Toward the end of high school, I became really interested in the question of culture. Why do different societies produce different ways of thinking and ways of life? The one-year high school exchange program in rural Thailand ignited my curiosity in this area. For instance, my class of roughly 40 Thai students had 3 kathoeys (gender category in Thailand that includes effeminate gay males). I was surprised and then intrigued about cultural categories. Around the same time, I was also developing an interest in minority issues in Japan, so I chose to attend Hokkaido University, which is known for its research on indigenous people of northern Japan called the Ainu. I majored in Anthropology and History there. I was really interested in how different cultural systems and historical forces create different realities, experiences, social orders, etc.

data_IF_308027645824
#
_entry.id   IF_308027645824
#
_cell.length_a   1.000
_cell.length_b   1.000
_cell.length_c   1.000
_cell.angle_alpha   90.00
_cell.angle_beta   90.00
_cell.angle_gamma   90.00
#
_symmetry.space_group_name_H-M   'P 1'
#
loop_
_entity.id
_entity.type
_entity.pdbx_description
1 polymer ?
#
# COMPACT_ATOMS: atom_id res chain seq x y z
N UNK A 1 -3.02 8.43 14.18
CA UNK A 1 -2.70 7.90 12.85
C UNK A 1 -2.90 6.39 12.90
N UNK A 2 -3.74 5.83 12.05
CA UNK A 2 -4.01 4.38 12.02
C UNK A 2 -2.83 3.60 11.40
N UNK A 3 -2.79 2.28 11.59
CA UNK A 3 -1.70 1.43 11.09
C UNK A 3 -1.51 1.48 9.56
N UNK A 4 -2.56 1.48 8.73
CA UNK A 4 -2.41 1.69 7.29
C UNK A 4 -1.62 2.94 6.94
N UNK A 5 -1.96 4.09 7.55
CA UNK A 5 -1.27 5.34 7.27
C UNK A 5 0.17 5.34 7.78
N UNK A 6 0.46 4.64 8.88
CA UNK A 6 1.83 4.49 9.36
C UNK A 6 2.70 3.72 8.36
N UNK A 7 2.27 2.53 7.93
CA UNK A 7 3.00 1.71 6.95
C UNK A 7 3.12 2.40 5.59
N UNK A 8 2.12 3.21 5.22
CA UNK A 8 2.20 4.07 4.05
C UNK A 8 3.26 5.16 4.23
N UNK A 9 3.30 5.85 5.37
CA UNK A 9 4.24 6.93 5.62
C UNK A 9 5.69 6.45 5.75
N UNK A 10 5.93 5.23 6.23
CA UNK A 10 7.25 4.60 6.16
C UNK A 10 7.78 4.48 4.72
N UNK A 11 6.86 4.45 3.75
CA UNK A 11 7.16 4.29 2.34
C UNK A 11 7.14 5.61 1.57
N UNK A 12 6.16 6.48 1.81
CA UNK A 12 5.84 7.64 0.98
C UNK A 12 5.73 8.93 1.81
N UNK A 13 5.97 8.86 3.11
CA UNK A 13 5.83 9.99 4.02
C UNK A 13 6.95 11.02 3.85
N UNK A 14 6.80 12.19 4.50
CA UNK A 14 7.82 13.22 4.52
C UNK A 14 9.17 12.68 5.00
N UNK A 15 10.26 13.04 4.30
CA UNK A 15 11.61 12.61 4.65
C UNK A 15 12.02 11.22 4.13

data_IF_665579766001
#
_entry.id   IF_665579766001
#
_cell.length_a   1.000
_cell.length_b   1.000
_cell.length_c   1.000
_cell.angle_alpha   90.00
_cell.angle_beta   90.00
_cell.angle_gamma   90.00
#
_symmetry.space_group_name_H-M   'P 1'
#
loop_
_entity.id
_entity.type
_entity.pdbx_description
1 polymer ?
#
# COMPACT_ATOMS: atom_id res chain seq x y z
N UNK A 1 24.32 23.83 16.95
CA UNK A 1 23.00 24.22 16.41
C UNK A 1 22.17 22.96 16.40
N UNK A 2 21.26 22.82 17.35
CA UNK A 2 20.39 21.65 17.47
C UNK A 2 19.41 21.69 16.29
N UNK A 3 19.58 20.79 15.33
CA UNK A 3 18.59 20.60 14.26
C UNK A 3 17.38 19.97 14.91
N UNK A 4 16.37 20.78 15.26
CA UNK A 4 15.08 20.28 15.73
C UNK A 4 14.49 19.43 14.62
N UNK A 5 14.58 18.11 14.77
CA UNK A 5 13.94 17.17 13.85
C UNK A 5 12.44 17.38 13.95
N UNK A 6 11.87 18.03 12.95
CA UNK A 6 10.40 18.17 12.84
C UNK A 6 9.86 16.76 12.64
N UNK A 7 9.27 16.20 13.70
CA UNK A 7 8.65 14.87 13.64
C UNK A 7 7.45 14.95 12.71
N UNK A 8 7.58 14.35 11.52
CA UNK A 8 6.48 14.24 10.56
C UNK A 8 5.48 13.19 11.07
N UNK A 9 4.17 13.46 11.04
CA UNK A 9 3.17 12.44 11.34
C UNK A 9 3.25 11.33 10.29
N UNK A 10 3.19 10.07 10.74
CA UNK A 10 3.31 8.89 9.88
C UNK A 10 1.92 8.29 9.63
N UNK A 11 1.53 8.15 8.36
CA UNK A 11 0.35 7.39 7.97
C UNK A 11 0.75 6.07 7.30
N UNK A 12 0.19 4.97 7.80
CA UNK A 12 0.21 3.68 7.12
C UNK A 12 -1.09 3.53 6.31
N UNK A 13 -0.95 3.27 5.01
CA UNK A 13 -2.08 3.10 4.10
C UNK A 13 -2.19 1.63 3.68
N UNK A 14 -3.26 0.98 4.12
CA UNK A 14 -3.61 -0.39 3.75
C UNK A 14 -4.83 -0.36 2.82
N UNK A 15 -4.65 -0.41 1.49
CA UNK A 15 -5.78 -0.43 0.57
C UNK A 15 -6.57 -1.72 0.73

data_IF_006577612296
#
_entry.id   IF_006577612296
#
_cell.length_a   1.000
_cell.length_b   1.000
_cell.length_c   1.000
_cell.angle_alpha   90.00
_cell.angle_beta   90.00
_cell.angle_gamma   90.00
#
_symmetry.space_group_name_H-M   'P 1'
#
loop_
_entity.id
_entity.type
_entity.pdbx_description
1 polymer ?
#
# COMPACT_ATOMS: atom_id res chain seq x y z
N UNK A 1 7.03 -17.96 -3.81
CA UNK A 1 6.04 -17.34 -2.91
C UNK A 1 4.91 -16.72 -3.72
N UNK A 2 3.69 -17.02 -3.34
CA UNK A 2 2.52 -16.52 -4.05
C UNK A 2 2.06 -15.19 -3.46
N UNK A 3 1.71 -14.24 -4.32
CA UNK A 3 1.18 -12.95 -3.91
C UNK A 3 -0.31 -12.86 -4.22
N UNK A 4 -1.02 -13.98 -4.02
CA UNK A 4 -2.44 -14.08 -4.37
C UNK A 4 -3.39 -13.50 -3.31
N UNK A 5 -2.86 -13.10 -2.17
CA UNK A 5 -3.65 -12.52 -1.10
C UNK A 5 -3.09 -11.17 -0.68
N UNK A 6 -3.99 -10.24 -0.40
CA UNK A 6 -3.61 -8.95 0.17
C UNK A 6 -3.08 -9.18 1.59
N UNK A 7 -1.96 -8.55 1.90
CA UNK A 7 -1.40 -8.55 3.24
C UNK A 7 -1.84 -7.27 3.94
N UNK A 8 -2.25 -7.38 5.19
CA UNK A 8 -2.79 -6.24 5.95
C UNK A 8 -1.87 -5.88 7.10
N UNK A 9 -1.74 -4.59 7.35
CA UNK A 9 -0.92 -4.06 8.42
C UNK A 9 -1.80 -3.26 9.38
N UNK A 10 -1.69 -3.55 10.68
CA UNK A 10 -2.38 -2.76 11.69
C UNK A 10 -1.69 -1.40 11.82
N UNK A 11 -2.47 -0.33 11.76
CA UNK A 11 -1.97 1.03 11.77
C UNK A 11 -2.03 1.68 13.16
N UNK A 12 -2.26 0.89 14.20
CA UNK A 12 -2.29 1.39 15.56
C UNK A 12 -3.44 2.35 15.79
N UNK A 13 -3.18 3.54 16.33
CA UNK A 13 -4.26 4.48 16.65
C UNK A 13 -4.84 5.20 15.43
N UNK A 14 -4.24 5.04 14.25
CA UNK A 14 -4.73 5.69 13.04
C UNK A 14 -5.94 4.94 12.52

Do you recall how you first heard about the study of religion? Any memories from early classes stand out as helping to hook you on it?
One of my favorite professors at my undergraduate university in Japan was a scholar of religion and expert of Durkheim. In his class, we’d read The Elementary Forms of the Religious Life in English (not in French because few of us undergrads were that good at French!) word by word. I don’t think I’ve done that kind of close reading since then. He also had this sarcastic sense of humor that I loved.